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The Neallys Ch. 04: Suzanne Cont’d

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Author’s Note: This work, my first, would not be possible without the assistance and comments of Carey Thomas, the author of a wonderful set of lesbian romances with characters who interweave among her stories. Her work is published at Literotica.com. She reviewed drafts of certain parts of this book, and I have included, with her permission and changed names, a number of her characters. The references here are to “A Ghost of a Chance” and “Could You be Mine.” Insofar as my work deserves credit, it is thanks to her encouragement to take up writing myself.

This is the fourth part of a multi-part story. The first five parts are the initial book. I am adding parts as things develop with these characters. This part begins the day on which part 3 ends.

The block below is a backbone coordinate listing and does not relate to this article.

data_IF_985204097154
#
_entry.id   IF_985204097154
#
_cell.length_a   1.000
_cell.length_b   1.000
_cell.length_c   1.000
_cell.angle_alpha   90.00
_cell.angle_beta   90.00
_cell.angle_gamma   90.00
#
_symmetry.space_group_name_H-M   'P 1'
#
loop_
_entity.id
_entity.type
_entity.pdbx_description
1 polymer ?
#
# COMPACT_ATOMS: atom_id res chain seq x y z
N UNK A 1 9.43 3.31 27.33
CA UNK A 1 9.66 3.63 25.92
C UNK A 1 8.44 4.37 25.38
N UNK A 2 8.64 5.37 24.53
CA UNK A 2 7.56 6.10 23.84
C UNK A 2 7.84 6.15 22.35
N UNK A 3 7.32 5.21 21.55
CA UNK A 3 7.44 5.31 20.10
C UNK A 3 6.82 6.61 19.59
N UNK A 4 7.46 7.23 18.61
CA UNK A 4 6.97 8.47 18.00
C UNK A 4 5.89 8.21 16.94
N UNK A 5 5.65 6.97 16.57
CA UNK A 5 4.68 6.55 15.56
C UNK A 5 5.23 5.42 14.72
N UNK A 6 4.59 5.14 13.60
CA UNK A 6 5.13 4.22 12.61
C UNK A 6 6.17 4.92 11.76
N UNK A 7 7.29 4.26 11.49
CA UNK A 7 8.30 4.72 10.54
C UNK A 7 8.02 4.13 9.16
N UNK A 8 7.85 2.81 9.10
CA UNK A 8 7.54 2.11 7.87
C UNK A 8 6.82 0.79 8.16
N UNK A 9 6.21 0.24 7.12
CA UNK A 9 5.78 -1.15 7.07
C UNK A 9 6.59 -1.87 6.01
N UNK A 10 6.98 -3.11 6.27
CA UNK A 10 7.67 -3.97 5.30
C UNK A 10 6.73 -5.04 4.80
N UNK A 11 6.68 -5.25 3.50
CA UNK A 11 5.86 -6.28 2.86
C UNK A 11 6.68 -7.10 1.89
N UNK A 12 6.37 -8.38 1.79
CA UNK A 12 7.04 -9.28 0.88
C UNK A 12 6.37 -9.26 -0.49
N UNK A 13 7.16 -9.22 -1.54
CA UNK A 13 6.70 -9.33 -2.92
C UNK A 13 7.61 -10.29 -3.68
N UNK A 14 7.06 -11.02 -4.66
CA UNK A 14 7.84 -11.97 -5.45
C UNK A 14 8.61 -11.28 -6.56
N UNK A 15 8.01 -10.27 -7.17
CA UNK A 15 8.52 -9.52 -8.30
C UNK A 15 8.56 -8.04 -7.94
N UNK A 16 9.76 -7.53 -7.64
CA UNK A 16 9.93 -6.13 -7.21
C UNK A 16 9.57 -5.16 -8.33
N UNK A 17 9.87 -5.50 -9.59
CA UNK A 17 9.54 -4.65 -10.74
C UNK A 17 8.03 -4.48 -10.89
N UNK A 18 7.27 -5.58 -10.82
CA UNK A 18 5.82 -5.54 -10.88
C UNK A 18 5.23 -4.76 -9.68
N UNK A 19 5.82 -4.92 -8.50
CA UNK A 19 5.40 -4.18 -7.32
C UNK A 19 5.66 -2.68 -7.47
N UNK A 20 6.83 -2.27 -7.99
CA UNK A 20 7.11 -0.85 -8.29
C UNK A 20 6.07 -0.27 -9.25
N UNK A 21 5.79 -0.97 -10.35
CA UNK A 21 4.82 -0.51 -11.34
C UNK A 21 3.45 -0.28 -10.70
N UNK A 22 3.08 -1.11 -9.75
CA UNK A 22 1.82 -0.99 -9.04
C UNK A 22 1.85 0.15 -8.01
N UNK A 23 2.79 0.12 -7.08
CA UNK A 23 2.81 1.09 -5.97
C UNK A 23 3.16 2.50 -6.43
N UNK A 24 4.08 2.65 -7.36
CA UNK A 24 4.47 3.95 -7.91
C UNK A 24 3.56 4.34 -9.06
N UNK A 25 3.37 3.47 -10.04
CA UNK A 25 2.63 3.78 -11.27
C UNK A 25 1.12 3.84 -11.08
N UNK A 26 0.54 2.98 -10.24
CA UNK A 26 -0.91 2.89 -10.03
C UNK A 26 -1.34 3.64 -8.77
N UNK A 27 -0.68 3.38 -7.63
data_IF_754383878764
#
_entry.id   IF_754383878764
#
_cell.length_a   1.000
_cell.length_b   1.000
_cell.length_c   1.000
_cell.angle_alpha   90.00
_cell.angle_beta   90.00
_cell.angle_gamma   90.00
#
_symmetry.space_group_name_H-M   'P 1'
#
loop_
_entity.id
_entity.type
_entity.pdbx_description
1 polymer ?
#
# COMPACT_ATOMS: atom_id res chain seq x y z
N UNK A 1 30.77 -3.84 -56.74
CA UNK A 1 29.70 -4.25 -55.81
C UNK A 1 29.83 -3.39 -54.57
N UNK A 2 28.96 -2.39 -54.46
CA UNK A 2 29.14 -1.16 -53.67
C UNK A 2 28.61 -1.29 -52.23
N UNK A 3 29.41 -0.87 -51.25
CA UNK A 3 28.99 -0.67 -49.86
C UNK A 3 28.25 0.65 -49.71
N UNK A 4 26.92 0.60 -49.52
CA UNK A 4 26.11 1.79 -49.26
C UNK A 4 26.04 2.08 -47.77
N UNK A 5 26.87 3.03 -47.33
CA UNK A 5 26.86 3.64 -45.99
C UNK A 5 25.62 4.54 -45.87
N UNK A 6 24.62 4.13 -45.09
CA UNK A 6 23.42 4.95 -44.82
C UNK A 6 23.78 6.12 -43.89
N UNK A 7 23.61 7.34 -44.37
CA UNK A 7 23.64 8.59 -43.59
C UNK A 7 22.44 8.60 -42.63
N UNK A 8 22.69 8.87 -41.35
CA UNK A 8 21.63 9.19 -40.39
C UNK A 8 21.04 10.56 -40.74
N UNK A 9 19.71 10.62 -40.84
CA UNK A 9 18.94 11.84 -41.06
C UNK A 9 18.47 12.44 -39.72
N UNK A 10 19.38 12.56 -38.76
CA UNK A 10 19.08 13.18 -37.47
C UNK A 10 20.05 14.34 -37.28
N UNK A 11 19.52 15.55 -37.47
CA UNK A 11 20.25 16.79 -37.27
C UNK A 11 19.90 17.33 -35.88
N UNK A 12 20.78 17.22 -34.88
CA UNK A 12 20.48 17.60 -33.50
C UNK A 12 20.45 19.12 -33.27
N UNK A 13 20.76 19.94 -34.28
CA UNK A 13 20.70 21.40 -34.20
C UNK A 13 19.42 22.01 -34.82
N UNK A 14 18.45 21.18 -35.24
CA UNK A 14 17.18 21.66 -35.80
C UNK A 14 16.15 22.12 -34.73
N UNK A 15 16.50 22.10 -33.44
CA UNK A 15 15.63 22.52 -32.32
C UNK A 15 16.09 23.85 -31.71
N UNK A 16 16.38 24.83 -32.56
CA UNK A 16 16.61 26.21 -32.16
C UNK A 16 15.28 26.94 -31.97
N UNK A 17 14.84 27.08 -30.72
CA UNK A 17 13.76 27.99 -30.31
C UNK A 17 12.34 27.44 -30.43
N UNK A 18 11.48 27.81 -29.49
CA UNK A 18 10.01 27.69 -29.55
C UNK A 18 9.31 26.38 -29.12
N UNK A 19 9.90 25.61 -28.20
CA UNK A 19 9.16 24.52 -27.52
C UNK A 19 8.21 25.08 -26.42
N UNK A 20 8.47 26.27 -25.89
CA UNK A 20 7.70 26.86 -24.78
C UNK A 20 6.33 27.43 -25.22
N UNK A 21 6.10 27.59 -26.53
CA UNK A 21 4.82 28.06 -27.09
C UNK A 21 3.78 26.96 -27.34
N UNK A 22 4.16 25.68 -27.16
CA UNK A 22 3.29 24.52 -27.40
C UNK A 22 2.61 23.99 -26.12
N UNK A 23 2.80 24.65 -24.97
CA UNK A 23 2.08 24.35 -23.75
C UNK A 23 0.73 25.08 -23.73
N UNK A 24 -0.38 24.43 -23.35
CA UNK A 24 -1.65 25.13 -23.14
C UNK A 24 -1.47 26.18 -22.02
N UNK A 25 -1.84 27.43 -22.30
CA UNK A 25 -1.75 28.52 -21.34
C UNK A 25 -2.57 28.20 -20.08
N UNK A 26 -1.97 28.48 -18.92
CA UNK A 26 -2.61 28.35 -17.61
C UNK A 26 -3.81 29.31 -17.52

Catching Up

I was midway through a report on Brexit when Kerry called. But first a bit of an explanation. I haven’t written since I became engaged to Kerry back in early November.

I never went back to law school. I was happy as a vice president at Trallis Corp. After first year, I started as a paralegal at Sullivan & Wilson. I was there for over nine months when on a Tuesday afternoon in early March, Carol Wright, a partner, asked me to come to her office. The firm, of course, knew my law-school situation, but I had arranged a loan package and was set to enroll when the Fall term began.

When I got to her office, she and Tom Sullivan told me that a major client, Trallis, for which I had done work on a major litigation in which it was a defendant, “wants to talk to you.”